Monday, January 6, 2014

JD's 2013 Favorites

We'll start with our usual caveat - as our listening time decreases (work, kids, age, life) and the number of new releases increases (staggering), these lists become more and more arbitrary.  But I do know what I like - artists with something to say and good vocals. The older I get, the less interested I am in bands that sound cool, but with songs that aren't the slightest bit compelling.

So one way or another, these 20 records moved me. And I don't concern myself with the fine print of whether an album is all covers or was recorded much earlier. If it's music released for the first time in 2013, it's eligible for my list.  I include a special note at the end about two terrific hit singles brought to my attention by my teenage daughters.

My favorite CD of the year, the one I keep coming back to, is the deservedly heralded Southeastern by Jason Isbell.  He lays it on the line, absolutely throws down. Isbell's performance on Southeastern reminds me of the boxer who goes full on for 15 rounds, still strong and throwing hard jabs to the last seconds of the fight, then at the final bell nearly has to crawl back to his corner, him having left it all right there on the canvas. This record is just so honest and real, and has a great sound. Songwriting of the highest order.
Full review here. 

Jason Isbell, video for "Traveling Alone" from Southeastern:

Here's the remainder of my top 20 in alphabetical order. 

Joseph Arthur, The Ballad of Boogie Christ You will see a pattern here - I was for whatever reasons drawn this year to songs about faith and meaning. Joseph Arthur is an ambitious artist who likes to experiment with sound and styles, this time serving up one loosely inspired by Memphis soul music. in other words, square into my wheelhouse.  Title track here: 

Billy Bragg, Tooth and Nail.  Bragg tackles the topic of being a man in the difficult mid-life phase the same way he's always tackled every topic - head on, honestly and with passion. The Joe Henry production and musicianship are perfect too. Full review here.   "No One Knows Nothing Anymore": 

Neko Case, The Worse Things Get, The Harder I Fight, The Harder I Fight, The More I Love You. Neko Case established long ago that she is one of the best vocalists of her generation. And her voice as a writer has now caught up to her singing. Every song on this truly great CD with the impossibly long title is compelling and well performed. Not a false note here. 

Nick Cave and The Bad Seeds, Push The Sky Away.  Just because this record is less sonically aggressive than what you might associate with Mr. Cave, now 4 decades into his career, don't conclude he has softened. These songs are intense, dark, very well crafted and in your face, but in a somewhat hushed, almost Leonard Cohen sort of way. Great songwriting and delivery. Here's "Jubilee Street":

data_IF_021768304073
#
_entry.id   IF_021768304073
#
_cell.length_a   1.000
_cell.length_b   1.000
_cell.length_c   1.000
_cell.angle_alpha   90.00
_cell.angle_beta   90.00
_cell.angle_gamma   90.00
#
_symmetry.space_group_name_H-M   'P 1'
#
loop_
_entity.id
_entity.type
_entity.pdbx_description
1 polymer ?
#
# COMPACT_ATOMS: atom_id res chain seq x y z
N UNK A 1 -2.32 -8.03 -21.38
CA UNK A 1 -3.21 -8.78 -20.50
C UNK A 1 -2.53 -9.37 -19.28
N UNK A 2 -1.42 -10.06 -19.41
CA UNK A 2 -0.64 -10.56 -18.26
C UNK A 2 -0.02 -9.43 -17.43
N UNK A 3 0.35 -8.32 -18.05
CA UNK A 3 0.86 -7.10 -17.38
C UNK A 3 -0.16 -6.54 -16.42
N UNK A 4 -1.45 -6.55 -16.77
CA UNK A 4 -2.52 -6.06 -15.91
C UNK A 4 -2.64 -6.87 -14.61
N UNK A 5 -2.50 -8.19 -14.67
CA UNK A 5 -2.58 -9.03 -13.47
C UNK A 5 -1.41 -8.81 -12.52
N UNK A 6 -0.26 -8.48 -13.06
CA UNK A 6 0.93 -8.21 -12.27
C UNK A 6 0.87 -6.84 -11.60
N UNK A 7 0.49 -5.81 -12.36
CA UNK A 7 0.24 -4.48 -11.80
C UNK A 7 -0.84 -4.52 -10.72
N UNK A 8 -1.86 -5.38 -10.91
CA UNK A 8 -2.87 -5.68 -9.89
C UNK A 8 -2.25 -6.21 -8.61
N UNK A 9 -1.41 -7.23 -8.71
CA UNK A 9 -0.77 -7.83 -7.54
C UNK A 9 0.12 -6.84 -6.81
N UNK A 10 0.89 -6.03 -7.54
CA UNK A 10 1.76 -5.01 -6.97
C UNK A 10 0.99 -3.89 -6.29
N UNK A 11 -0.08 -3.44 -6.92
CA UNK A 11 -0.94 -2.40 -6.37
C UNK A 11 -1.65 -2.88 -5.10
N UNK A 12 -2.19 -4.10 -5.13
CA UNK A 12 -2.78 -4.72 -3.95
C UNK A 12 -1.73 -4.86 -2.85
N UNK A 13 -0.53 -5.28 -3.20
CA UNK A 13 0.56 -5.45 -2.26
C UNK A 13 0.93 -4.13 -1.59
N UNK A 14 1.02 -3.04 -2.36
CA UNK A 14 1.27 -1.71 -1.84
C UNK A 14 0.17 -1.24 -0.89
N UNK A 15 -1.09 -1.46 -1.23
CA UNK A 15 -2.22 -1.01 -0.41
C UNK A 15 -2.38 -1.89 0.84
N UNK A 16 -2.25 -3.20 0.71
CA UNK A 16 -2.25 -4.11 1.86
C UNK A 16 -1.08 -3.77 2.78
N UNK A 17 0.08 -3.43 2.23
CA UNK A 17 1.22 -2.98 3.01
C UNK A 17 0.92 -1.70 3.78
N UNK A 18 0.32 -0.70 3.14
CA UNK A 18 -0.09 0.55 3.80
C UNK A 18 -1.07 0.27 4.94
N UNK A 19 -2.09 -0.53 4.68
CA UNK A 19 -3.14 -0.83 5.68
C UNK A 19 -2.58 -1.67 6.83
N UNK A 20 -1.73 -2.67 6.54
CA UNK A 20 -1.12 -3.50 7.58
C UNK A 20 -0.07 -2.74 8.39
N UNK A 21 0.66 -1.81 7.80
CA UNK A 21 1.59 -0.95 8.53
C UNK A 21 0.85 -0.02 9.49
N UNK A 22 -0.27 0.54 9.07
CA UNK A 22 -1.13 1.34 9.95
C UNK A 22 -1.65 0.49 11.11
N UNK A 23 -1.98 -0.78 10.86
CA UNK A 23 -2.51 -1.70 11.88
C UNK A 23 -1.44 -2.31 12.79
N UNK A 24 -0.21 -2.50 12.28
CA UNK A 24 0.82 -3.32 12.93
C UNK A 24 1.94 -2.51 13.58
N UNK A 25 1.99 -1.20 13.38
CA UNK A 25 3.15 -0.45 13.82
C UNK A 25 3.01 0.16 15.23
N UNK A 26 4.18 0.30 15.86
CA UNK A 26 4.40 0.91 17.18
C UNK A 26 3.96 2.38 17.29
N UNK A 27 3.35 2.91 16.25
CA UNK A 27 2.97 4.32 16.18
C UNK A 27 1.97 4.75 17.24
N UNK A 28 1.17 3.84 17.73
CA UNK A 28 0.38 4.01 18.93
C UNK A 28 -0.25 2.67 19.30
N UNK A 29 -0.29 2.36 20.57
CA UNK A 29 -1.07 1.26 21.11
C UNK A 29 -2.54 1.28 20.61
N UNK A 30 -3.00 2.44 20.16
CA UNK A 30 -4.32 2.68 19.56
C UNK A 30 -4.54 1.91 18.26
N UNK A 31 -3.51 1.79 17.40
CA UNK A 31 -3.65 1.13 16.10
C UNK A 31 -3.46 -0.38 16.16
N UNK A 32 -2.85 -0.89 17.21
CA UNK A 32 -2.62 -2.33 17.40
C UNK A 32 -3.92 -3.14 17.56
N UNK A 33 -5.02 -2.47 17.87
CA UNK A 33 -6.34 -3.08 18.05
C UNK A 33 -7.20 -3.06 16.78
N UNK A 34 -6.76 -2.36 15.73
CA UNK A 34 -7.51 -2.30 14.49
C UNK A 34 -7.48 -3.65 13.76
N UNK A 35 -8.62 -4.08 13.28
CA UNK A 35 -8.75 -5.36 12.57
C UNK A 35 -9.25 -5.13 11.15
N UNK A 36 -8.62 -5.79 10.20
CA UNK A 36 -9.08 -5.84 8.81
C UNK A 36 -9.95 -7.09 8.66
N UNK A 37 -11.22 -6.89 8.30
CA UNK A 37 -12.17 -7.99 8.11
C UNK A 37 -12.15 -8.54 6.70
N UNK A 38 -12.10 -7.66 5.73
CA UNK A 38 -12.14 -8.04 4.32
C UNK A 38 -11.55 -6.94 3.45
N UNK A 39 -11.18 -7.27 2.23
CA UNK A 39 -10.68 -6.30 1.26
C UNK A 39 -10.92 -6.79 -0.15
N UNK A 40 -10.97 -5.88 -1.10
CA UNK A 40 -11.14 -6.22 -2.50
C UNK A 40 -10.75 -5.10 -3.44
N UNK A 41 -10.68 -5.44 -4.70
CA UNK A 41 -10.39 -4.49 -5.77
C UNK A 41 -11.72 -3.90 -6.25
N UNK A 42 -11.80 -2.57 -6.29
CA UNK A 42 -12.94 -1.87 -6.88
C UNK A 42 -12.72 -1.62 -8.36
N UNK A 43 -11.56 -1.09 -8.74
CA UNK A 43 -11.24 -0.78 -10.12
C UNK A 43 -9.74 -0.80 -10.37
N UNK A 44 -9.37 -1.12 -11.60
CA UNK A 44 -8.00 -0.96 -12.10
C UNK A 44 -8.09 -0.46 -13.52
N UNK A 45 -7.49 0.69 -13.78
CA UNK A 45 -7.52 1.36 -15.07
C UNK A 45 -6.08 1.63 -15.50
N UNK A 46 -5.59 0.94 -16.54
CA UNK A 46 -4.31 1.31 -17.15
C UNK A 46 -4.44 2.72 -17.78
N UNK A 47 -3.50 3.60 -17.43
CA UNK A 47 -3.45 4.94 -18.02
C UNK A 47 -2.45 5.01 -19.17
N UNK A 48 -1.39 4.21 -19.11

Elvis Costello and the Roots, Wise Up Ghost. Costello is a master songwriter and performer, and knows what makes collaborations work. He wrote songs that benefit from the rhythms and funk and highly skilled ensemble playing that The Roots bring. Elvis and The Roots might sound like an odd paring but wow does it work. Full review here. 


Bob Dylan, Another Self Portrait 1969-1971, The Bootleg Series Vol. 10. Who else but Bob Dylan could put out a set of unreleased material from 43 years ago and have it be one of the most respected and talked about buzz records of the year? Dylan's deep and idiosyncratic foray into his blues and folk roots confounded his mass audience in 1970 but we're ready for it now. We've evolved. 
Just one of the many very fine songs here, "Pretty Saro", with terrific singing by Mr. Bob Dylan: 

Hiss Golden Messenger, Haw. If you take the Bible out of Southern music, there might be nothing left. M.C. Taylor of Durham NC, playing under the name Hiss Golden Messenger, released his fourth LP, and it's an intelligent and damn near perfect record, a reflection on faith, family and meaning. Exquisite country-rock stylings with many surprising and effective touches like the deeply soulful saxophone solo in "Cheerwine Easter":
Listen to these first three songs from Haw (named for a river near Durham) and then go buy this CD, which deserves a much bigger audience:

Tommy Keene, Excitement at My Feet.  Perfect power pop from a true master of the form. John Hyland's review here. This record is so much fun.
Here's Tommy Keene tearing through one by the great Flamin' Groovies, "Have You Seen My Baby": 

King Khan and The Shrines, Idle No More. I love garage music and soul music, so marry the two and I, to quote Elvis Costello, get happy. King Khan had to go through a lot to achieve it, but Idle No More is a career highlight, as we explained in our full review here. Here's "Bite My Tongue": 

The National, Trouble WIll Find Me. Matt Berninger's voice is a haunting, highly moving instrument. And Bryce and Aaron Dessner are evocative guitar players. Trouble Will Find Me is the sort of sweeping, ambitious rock record that R.E.M., U2 and Radiohead made.  But standard rock anthems it is not. Trouble Will Find Me, full of resonating lines like "When I walk into a room, I do not light it up", is a brooding affair that gradually inched its way into my heart and won me over.    

Casey Neill and the Norway Rats, All You Pretty Vandals. Casey Neill is one of my favorite singer-songwriters and performers. His latest is a rock'n'roll record, making great use of his terrific band, especially guitar player Chet Lyster (Eels, Lucinda Williams). Review here.  Excellent video of the title track: